I have a hard time understanding why The Blade did not at least mention the most logical alternative to a government-sponsored, taxpayer-financed bailout of General Motors (“Federal bailout of GM paid off despite $10B loss, study finds,” Dec. 22). You could have cited plenty of examples in which corporations that filed for bankruptcy without government money came out stronger after the process.
Wild speculation about hundreds of thousands of jobs disappearing is silly. Even with a new owner, most of GM’s production facilities and labor force would have survived. The new owners also would have needed a reliable supply chain, keeping most of those jobs intact.
A call to Volvo, which was sold by Ford Motor Co. to Geely Automobile of China in 2010, would have given you much more reliable information than the study mentioned in your article, which said a major part of the auto world would have come to an end without U.S. government support.
Auto bailouts stiffed creditors
I read with amazement the praise of the government’s bailout of GM and Chrysler. Statements about how much it cost taxpayers or how many jobs were saved ignore the fact that the bailout was one of the most flagrant violations of the rule of law this country has seen.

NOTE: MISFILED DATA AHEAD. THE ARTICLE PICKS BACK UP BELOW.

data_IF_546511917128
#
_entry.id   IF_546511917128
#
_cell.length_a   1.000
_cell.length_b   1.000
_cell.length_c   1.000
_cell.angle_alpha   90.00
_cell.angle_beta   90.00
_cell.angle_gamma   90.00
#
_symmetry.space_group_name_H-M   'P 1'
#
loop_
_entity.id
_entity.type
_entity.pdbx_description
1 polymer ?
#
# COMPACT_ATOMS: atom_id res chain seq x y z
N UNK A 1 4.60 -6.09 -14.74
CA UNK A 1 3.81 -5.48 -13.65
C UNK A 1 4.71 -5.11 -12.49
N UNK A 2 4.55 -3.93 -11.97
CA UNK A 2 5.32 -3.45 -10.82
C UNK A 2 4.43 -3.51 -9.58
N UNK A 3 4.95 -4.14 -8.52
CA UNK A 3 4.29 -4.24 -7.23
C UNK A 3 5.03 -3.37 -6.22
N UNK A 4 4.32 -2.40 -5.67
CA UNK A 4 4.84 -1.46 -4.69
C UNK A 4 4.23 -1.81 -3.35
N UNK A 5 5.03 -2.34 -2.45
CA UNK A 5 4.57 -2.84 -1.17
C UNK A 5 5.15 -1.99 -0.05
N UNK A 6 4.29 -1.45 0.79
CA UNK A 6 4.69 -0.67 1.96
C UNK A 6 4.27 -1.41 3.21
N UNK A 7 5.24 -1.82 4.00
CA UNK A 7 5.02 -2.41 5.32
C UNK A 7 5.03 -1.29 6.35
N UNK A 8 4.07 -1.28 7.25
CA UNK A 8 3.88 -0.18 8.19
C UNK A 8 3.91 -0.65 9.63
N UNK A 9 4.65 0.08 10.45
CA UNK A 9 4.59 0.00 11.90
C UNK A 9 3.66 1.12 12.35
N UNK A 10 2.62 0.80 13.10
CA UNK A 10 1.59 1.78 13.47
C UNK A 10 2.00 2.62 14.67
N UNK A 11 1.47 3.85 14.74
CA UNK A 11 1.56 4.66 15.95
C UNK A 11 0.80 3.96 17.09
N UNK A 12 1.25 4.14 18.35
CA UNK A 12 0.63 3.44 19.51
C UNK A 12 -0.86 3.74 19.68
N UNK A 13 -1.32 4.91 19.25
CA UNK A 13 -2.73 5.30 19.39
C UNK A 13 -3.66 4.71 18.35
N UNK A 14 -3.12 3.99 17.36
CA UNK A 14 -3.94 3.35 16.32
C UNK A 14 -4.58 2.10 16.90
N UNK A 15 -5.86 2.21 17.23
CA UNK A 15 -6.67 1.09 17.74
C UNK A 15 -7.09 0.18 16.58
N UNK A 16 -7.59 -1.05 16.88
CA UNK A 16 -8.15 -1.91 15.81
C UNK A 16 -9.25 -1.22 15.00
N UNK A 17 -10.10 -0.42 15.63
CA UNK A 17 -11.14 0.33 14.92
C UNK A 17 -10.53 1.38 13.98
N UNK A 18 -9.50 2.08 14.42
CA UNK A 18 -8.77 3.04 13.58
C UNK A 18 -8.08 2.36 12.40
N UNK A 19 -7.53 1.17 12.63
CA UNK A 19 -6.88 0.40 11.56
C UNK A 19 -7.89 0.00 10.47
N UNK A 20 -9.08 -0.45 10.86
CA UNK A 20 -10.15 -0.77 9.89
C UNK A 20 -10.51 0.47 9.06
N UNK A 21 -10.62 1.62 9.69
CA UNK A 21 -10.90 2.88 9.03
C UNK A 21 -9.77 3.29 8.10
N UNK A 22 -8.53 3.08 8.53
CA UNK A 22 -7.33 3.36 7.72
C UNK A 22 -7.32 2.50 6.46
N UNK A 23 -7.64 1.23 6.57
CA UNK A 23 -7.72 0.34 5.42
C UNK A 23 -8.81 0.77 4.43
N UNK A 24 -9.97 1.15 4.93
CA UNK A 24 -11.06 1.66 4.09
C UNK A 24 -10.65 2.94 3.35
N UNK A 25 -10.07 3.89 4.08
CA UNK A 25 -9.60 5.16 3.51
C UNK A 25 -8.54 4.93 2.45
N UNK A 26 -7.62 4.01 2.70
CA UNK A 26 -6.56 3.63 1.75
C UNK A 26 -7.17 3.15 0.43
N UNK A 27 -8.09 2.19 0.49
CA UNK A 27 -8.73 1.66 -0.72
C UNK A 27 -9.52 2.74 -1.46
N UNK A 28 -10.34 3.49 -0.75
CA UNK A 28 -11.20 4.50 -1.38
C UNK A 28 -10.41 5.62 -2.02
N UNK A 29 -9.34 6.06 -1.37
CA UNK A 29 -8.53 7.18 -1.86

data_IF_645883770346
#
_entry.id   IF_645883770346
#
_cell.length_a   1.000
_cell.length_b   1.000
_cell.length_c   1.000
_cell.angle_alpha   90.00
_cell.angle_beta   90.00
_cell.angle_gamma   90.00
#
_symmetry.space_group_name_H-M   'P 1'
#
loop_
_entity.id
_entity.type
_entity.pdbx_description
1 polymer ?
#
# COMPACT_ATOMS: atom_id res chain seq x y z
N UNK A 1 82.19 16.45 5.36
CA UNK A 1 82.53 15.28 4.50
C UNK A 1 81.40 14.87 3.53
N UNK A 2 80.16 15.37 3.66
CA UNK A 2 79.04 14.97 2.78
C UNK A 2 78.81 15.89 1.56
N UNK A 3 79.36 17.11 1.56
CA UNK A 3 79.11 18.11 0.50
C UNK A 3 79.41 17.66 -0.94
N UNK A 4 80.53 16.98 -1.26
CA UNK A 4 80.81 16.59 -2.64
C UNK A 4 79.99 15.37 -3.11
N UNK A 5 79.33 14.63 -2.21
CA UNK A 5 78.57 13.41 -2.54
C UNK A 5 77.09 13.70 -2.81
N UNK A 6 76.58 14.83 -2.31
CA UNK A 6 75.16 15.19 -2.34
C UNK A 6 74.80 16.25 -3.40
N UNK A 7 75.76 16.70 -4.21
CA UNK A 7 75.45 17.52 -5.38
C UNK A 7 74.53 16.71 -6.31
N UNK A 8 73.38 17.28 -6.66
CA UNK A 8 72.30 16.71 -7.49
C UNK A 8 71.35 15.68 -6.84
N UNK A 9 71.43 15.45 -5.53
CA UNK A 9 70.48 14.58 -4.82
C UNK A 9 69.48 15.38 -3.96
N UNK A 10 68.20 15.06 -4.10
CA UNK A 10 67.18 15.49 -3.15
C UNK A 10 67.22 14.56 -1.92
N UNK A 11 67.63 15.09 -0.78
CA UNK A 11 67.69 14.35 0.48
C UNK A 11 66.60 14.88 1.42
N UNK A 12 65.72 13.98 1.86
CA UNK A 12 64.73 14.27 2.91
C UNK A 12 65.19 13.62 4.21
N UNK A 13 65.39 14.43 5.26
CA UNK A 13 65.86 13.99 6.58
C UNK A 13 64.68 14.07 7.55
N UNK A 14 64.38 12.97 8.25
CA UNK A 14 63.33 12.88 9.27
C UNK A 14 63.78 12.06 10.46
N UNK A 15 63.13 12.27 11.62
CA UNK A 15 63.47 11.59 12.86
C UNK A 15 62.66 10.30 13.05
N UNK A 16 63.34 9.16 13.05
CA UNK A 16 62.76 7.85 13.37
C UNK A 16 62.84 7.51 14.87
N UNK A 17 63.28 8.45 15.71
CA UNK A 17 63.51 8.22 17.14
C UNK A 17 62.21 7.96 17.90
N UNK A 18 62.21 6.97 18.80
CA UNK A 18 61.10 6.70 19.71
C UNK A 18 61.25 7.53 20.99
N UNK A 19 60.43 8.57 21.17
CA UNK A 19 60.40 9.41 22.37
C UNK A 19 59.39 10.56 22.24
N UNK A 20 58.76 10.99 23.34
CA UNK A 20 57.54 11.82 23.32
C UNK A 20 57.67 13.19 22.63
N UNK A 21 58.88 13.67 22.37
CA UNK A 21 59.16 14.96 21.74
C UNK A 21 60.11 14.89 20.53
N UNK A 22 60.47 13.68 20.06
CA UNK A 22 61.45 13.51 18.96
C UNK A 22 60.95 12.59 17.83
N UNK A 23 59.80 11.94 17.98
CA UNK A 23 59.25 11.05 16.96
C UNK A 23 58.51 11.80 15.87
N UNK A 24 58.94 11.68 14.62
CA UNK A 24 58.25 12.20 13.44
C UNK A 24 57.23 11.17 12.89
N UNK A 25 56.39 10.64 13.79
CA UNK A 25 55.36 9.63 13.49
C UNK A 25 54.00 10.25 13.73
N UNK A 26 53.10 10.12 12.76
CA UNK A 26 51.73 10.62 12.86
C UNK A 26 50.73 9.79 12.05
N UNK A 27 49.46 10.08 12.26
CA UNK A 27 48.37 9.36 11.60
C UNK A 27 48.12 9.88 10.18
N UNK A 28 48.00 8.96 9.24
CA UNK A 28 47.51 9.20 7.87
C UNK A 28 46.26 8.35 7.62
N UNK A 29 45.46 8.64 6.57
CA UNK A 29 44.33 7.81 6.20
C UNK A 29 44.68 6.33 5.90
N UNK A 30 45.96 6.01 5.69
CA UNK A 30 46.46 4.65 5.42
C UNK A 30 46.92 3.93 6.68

Legitimate creditors who had a right to be paid before others instead were paid little or nothing. We seem to be in an era when the end justifies the means.
Pay fast-food staff a living wage
There’s talk about raising the pay of fast-food workers, and people are worried about the cost of a hamburger going up 30 cents (“Fast-food protests return amid push for wage hikes,” Dec. 6).
When I was young, these low-paid jobs were held by young people. Now, many adults have fast-food jobs because that’s the only kind of job they can get.
If service-industry jobs are going to be done by adults, they need to make a living wage, so they don’t have to depend on the social safety net to survive.
Photo unflattering of girl, First Lady
Why did you publish the photograph of First Lady Michelle Obama with a little girl who had fallen and was crumpled up on the floor (“Military families get peek at White House decor,” Dec. 5)?
It was an occasion to honor military families, and I’m sure that it was an unpleasant, embarrassing moment for that little girl and her family. It also was not a flattering picture of Mrs. Obama.
I wish someone would publish a follow-up photo or article showing that child in a nicer situation. That picture surely marred what should have been a proud moment for that child’s military parent, an American hero.